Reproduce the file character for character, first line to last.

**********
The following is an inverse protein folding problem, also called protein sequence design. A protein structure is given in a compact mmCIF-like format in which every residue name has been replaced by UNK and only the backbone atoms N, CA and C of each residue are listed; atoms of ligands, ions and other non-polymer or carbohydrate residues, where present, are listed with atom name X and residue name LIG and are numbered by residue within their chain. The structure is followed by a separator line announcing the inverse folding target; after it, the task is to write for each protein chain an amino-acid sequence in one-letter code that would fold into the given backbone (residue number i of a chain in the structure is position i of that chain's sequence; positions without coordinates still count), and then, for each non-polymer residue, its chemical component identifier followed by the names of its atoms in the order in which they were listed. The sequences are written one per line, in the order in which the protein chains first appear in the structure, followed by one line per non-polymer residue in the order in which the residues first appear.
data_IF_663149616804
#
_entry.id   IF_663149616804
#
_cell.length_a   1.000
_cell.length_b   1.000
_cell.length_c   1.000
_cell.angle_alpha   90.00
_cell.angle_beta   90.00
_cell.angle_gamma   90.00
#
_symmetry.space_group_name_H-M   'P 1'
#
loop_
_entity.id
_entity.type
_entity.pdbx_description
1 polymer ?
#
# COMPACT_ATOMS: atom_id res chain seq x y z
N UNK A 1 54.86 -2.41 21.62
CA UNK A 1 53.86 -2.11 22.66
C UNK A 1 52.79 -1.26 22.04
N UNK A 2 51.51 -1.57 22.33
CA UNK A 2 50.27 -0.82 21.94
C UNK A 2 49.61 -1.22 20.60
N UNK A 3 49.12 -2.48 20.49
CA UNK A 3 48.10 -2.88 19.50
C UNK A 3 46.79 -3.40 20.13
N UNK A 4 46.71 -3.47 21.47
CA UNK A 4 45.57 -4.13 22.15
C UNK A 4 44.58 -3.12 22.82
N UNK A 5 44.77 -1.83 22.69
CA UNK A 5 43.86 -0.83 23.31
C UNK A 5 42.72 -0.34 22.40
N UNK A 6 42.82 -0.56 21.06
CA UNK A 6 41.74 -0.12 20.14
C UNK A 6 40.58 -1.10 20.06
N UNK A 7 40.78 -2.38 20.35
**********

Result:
The following is an inverse protein folding problem, also called protein sequence design. A protein structure is given in a compact mmCIF-like format in which every residue name has been replaced by UNK and only the backbone atoms N, CA and C of each residue are listed; atoms of ligands, ions and other non-polymer or carbohydrate residues, where present, are listed with atom name X and residue name LIG and are numbered by residue within their chain. The structure is followed by a separator line announcing the inverse folding target; after it, the task is to write for each protein chain an amino-acid sequence in one-letter code that would fold into the given backbone (residue number i of a chain in the structure is position i of that chain's sequence; positions without coordinates still count), and then, for each non-polymer residue, its chemical component identifier followed by the names of its atoms in the order in which they were listed. The sequences are written one per line, in the order in which the protein chains first appear in the structure, followed by one line per non-polymer residue in the order in which the residues first appear.
data_IF_663149616804
#
_entry.id   IF_663149616804
#
_cell.length_a   1.000
_cell.length_b   1.000
_cell.length_c   1.000
_cell.angle_alpha   90.00
_cell.angle_beta   90.00
_cell.angle_gamma   90.00
#
_symmetry.space_group_name_H-M   'P 1'
#
loop_
_entity.id
_entity.type
_entity.pdbx_description
1 polymer ?
#
# COMPACT_ATOMS: atom_id res chain seq x y z
N UNK A 1 54.86 -2.41 21.62
CA UNK A 1 53.86 -2.11 22.66
C UNK A 1 52.79 -1.26 22.04
N UNK A 2 51.51 -1.57 22.33
CA UNK A 2 50.27 -0.82 21.94
C UNK A 2 49.61 -1.22 20.60
N UNK A 3 49.12 -2.48 20.49
CA UNK A 3 48.10 -2.88 19.50
C UNK A 3 46.79 -3.40 20.13
N UNK A 4 46.71 -3.47 21.47
CA UNK A 4 45.57 -4.13 22.15
C UNK A 4 44.58 -3.12 22.82
N UNK A 5 44.77 -1.83 22.69
CA UNK A 5 43.86 -0.83 23.31
C UNK A 5 42.72 -0.34 22.40
N UNK A 6 42.82 -0.56 21.06
CA UNK A 6 41.74 -0.12 20.14
C UNK A 6 40.58 -1.10 20.06
N UNK A 7 40.78 -2.38 20.35